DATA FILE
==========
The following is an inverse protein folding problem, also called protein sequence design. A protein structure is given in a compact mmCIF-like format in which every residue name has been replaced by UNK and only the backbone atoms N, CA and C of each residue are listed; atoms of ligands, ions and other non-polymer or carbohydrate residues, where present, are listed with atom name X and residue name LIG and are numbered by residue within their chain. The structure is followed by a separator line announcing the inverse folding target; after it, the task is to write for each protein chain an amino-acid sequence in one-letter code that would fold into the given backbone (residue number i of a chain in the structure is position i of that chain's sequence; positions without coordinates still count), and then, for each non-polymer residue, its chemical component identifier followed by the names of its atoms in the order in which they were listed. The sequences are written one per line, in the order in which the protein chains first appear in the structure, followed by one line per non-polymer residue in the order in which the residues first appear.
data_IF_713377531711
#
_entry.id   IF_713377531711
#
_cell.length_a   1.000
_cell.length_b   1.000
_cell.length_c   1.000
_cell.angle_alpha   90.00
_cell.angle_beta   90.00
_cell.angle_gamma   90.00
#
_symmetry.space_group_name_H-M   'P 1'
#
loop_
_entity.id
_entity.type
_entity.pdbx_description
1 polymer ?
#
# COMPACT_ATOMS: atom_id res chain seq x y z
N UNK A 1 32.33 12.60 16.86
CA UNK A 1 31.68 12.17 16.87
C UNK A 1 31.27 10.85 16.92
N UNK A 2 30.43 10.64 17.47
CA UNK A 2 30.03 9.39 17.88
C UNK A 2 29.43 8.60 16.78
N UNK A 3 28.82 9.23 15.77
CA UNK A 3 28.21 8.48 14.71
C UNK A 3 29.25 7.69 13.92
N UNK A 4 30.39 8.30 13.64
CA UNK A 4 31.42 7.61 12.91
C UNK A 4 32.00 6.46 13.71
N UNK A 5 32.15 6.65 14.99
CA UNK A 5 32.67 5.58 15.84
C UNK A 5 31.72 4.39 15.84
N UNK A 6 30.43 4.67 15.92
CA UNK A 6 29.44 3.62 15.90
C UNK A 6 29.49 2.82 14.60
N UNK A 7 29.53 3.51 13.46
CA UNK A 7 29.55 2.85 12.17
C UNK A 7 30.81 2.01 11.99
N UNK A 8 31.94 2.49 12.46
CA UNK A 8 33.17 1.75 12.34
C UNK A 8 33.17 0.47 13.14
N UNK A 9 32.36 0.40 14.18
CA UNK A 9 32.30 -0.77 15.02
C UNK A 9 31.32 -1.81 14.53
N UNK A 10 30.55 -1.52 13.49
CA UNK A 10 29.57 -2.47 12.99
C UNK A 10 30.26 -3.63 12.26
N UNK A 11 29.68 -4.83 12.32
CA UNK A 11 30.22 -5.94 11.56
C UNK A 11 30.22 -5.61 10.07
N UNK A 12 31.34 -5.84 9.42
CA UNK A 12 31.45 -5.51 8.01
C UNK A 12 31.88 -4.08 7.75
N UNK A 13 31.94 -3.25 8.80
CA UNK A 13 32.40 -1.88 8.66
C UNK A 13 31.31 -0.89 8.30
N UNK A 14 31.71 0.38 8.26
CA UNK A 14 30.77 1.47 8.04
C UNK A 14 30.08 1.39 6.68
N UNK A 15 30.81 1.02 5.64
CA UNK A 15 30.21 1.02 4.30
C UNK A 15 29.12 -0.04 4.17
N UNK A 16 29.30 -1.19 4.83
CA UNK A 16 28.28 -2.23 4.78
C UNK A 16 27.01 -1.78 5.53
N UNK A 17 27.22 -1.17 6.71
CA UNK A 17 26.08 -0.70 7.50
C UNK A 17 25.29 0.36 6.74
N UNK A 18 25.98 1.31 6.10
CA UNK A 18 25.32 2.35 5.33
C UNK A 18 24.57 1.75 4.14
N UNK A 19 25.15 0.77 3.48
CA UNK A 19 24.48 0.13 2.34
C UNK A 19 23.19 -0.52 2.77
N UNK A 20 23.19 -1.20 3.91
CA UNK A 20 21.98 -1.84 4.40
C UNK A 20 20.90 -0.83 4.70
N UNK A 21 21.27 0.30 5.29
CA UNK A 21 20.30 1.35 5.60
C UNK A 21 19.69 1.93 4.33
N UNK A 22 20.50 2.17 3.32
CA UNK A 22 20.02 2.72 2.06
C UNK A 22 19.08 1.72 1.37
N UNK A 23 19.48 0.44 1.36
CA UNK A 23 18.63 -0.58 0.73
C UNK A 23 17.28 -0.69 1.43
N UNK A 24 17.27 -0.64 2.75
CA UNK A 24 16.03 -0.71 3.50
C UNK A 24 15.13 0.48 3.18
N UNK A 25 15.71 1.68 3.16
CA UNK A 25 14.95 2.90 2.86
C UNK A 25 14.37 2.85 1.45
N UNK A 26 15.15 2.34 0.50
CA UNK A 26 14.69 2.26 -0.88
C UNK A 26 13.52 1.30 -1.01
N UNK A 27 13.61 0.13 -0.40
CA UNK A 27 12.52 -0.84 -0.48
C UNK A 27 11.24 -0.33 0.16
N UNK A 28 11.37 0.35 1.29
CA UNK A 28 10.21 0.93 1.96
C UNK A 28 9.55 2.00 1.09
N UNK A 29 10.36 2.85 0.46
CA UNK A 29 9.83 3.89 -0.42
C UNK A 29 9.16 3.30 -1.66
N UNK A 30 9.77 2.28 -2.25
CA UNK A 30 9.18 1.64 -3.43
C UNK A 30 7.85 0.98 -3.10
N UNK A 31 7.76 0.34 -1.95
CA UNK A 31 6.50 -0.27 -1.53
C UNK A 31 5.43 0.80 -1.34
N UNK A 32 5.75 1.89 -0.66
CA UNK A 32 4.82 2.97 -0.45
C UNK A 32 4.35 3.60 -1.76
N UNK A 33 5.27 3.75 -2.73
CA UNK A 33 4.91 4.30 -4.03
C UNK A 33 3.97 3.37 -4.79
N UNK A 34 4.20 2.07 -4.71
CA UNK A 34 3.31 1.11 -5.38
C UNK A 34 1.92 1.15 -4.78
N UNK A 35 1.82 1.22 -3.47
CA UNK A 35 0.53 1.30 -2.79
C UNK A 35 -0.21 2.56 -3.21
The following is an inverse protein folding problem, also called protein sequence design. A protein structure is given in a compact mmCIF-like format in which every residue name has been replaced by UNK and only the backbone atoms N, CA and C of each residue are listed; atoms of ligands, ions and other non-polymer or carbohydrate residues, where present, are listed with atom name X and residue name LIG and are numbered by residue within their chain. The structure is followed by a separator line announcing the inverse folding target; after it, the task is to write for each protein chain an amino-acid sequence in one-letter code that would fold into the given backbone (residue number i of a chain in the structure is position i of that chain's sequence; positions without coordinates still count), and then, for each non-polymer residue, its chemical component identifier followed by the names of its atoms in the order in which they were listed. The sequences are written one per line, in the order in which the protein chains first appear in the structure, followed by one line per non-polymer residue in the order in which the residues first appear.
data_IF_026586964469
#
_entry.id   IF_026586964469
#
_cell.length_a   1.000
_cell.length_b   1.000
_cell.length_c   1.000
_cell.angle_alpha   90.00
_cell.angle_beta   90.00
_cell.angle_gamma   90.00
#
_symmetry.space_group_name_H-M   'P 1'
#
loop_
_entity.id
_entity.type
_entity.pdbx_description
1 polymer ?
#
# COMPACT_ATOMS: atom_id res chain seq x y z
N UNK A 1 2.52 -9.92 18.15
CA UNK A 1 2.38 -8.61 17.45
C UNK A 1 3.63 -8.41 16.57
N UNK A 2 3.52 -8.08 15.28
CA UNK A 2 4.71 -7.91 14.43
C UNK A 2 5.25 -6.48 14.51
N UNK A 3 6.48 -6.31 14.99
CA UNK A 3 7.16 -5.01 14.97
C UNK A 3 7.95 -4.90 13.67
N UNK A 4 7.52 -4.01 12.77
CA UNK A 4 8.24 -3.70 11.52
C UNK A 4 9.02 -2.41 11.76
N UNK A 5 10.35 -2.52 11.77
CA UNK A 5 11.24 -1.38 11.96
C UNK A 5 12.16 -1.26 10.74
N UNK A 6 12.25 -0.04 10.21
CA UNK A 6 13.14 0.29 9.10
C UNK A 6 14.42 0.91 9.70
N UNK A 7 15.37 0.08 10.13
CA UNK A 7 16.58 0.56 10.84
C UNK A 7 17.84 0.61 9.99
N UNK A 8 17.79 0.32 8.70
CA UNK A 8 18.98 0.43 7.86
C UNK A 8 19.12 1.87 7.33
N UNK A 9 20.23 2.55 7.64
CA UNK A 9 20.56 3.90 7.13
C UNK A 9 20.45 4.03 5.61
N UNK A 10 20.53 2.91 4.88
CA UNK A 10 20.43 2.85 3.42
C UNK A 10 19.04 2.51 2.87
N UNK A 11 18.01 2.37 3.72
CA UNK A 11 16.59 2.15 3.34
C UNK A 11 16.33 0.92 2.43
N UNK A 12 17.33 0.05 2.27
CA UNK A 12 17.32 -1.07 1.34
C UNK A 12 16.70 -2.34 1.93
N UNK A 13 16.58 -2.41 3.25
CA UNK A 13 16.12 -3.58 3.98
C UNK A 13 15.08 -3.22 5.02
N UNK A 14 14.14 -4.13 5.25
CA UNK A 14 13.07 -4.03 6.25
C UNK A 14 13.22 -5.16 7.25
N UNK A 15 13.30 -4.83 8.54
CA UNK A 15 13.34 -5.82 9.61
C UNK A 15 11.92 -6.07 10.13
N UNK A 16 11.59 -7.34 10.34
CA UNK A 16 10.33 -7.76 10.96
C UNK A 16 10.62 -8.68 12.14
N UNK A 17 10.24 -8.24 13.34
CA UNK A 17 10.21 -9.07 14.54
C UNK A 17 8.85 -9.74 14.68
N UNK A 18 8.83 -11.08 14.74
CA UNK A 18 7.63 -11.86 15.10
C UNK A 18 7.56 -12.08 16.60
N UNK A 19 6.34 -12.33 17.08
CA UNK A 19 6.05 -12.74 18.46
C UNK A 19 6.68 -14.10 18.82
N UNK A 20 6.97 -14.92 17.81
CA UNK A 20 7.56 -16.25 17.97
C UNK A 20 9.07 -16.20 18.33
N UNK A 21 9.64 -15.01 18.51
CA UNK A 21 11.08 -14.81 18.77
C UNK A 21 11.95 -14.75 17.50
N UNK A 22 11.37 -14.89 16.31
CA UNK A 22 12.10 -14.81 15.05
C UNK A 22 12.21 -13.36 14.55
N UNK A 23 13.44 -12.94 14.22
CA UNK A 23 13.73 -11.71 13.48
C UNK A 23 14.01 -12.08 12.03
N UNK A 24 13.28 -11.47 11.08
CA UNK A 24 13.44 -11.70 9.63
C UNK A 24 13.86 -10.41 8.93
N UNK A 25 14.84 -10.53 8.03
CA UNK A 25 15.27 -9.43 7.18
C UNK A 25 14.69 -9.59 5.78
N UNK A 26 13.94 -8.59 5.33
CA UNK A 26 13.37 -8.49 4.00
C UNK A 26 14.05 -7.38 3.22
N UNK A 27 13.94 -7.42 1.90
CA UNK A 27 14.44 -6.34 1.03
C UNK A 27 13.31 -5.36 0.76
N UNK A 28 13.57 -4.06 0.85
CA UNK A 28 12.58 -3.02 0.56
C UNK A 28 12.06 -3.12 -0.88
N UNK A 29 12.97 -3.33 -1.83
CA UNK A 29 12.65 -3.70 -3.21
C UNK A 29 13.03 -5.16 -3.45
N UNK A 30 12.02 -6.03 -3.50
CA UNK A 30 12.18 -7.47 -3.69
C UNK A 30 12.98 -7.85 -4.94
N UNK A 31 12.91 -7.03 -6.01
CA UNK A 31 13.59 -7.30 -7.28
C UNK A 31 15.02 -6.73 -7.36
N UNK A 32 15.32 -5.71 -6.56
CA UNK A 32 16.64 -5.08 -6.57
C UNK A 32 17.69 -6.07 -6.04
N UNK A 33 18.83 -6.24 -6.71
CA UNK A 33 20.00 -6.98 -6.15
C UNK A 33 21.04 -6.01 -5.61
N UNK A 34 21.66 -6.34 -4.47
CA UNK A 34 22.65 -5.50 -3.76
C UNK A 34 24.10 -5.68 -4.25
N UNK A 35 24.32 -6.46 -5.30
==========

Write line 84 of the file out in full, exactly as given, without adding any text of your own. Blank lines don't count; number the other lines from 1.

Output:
C UNK A 21 19.69 1.93 4.33